Non-radar, non-eyeball tornado/severe storm sensors

Scott Udell

I was wondering if any scientific chasers, or those with a scientific bent, have used any instruments other than Mark I Eyeball and various flavors of radar to observer a tornado or severe storm? I saw the thread on using infrared (, understand that a seismograph (a "snail"?) has been deployed in a tornado's path (anyone know the results?), and I think I've heard of other auditory tests, but was wondering what else may have been applied?

Here are some ideas I've had (some reasonable, some out there):

* Spectroscopic analysis (esp. real time). Are atmospheric gasses homogenously distributed in tornados/severe storms, or not? Could spectroscopy (sp?) be used to aid in measurements of wind speeds? Or would condensation/dust/dirt/debris make hash of any readings?

* How about LIDAR (I understand that's laser rader?). Or just bouncing laser off a tornado, with other sensors to detect beam scatter? Don't know enough about this to know if you could get any data out of it.

* Okay, now we get a bit out there: how about particle beams, perhaps as a way to measure interior wind speeds? (Could a particle beam punch a tornado/storm?) I know there's an issue with particle charge interacting with atmospheric charge (especially in a storm!), but I recall research into using some kind of laser (?) to punch a neutrally charged tunnel through atmosphere through which you could send a particle beam (this was proposed for space-based SDI/Star Wars weapons, actually). Perhaps you could try setting up the tunnel, sending in your particle beam (or your laser), then switching off the beam that makes the tunnel. Then measure the speed with which the air rotation closes off the tunnel and starts scattering the beam to get an idea of wind speeds? Like I said, perhaps far fetched and impossible, but fun to think about!

Any other possibilities? Any sensor technologies used that I didn't mention?
So far, various radar systems, including mobile C-band (e.g. SMART-Rs), X-band (e.g. DOWs), and W-band (e.g. Bluestein's / UMASS radar), seem to be the most popular method for remote sensing and investigation of supercells, mesocyclones, and tornadoes (depending upon radar wavelength). As you mentioned, there is another active post regarding InfraSound, which is investigating low-frequency sound emissions from tornadoes. There have been in-situ measurements lately as well, mainly from Tim Samaras and his turtles. In addition, I know Howie Bluestein was experimenting with infrared imagery in an attempt, I believe, to investigate heat distribution in and around a tornado. Robin Tanamachi worked with the IR camera last year, so perhaps she can comment on this technology. I'm sure there are other projects going on, but the above mentioned are the ones that are coming to mind right now.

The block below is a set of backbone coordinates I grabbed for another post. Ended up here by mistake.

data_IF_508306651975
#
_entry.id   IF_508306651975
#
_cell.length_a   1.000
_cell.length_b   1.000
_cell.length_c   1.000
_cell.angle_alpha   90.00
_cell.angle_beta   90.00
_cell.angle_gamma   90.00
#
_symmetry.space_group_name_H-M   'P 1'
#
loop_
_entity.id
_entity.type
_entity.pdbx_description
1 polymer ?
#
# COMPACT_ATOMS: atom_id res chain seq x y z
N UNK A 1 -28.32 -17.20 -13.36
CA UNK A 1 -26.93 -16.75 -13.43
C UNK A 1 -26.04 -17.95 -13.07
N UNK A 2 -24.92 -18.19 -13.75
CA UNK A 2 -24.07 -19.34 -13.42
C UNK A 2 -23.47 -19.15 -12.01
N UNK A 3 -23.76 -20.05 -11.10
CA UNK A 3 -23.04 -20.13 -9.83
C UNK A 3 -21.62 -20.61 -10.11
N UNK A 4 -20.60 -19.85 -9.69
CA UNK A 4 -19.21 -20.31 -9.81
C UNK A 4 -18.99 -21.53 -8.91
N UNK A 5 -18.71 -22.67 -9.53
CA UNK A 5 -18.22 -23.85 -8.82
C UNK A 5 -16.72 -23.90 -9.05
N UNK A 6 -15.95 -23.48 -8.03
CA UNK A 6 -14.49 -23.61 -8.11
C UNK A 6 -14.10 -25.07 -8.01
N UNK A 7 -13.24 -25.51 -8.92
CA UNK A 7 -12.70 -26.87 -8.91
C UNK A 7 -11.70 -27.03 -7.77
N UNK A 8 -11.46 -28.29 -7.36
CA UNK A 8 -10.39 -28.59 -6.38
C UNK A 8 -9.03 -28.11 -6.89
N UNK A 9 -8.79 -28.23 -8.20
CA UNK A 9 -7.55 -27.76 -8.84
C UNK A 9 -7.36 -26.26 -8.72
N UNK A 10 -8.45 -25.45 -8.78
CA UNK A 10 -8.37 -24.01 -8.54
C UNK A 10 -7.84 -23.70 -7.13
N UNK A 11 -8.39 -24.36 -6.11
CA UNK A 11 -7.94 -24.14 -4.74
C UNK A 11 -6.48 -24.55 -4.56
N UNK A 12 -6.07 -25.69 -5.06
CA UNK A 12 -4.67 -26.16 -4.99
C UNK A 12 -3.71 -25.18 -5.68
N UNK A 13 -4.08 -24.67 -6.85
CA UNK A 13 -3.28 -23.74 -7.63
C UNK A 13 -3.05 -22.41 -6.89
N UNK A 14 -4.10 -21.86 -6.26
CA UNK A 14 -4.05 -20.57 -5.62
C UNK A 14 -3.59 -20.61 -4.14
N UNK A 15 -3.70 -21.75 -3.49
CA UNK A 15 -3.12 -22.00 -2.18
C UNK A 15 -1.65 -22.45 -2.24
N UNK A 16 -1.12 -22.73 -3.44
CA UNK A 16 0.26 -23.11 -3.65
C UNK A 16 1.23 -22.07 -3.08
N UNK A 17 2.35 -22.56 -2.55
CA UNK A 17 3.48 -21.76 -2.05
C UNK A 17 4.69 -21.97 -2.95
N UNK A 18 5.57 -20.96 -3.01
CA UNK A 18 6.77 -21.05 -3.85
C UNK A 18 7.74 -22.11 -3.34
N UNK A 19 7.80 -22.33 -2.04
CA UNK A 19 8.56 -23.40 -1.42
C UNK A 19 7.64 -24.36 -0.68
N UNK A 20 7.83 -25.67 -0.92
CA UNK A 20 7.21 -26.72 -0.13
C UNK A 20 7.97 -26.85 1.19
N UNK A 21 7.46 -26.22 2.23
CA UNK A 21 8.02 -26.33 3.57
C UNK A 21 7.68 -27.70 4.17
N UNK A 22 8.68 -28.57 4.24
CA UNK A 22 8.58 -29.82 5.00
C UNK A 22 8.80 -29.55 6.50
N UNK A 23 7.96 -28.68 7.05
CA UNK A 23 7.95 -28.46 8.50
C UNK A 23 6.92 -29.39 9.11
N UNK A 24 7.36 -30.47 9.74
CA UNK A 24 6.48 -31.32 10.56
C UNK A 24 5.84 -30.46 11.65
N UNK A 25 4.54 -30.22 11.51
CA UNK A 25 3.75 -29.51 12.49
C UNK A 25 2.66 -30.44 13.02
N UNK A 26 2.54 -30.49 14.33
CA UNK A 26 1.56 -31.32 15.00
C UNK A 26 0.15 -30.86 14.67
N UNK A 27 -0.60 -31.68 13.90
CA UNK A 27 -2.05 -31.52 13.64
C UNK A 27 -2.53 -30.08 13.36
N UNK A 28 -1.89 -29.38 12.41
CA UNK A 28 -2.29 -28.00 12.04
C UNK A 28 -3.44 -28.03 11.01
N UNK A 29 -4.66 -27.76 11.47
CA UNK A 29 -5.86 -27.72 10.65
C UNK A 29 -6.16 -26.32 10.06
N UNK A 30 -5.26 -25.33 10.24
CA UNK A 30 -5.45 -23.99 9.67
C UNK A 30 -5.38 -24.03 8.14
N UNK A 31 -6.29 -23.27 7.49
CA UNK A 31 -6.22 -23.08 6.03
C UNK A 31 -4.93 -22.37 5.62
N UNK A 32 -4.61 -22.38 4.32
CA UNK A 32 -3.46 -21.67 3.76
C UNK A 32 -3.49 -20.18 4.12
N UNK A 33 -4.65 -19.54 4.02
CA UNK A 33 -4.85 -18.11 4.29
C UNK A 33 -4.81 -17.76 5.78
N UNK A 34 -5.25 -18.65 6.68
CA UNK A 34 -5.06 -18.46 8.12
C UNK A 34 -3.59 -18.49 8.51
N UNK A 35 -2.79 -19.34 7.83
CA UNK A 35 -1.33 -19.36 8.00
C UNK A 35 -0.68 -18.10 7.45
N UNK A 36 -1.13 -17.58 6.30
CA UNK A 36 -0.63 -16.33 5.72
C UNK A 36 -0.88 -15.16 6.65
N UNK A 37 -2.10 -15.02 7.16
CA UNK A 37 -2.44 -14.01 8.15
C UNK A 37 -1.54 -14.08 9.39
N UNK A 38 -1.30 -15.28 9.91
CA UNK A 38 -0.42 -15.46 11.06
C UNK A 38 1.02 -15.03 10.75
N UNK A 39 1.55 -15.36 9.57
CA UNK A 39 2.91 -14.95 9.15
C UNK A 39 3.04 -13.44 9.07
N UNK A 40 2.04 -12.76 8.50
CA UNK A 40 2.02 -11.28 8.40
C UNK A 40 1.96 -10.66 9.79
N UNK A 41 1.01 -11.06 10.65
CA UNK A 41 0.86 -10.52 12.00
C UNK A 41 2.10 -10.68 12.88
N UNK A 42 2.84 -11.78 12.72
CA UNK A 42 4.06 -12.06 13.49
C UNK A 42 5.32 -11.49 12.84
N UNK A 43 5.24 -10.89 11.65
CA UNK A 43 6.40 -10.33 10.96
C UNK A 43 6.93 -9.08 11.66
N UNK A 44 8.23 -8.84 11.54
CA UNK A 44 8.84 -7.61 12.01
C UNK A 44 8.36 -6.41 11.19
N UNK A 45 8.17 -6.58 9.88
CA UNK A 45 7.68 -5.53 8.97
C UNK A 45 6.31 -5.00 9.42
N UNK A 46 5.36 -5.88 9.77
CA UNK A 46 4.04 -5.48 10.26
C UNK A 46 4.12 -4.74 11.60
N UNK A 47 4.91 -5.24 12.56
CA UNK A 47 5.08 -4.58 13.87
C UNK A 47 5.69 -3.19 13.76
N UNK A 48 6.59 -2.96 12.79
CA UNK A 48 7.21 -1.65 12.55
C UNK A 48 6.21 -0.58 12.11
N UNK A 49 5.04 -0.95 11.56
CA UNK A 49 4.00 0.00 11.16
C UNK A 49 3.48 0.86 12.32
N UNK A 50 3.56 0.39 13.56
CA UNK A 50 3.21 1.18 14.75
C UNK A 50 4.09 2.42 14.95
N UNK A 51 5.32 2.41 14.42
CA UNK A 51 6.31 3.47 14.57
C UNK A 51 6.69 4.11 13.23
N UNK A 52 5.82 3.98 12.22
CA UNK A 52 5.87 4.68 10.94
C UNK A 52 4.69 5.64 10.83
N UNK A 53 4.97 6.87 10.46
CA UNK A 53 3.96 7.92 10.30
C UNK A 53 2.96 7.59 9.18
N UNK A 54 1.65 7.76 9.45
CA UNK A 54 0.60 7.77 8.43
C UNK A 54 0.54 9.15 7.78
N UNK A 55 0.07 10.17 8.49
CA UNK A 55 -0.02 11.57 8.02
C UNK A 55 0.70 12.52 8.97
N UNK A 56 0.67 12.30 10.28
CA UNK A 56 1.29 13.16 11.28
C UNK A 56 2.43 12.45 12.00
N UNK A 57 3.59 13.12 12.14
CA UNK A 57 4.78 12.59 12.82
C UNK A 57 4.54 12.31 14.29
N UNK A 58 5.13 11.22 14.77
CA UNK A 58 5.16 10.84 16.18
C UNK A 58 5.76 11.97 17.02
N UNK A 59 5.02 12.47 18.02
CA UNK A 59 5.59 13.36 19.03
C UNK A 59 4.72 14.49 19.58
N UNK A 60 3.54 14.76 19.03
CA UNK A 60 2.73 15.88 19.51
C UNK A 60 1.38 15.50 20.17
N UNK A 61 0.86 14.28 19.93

Dr. Al Bedard did a neat presentation on infrasound detection of tornadoes (that is, sound waves just outside our hearing range) during the storm chaser convention in Denver. There are several different locations where these detectors are located. I copied down the URL from the slides in his presentation :))). You can view the data from these sites here:

Myself, I'm curious if anyone has ever viewed a supercell or a tornado through a spectroscope. Ever since experimenting with these in chemistry class with different types of lights (neon, xenon, argon, etc.), I've often wondered if specific light signatures are evident in strong supercells prior to producing tornadoes. I'm especially interested what the greenish tinge looks like in storms heavy with hail. If anyone is willing to test this out for me, I'll glady make a spectrometer and send it your way! :D
I've always wondered that if someone used an infrared camera on the same wavelength as the infrared cameras on weather satellites that are used to monitor clouds (at night) and moisture, maybe one could see a condensation funnel at night. Of course, the rain behind the tornado might drown out the image, but I think it may just work (maybe). It might be worth a shot, if not to just rule it out.
It seems thermal imaging would be pretty good. Since tornadoes have quite a pressure drop, air moving at a high rate of speed would likely generate cold air, just like air flowing from an air compressor. But then again, I wonder if the center of the tornado would actually produce heat, because it's highly compressed air? So, maybe it's heat on the inside, cold on the outside where the condensed air is?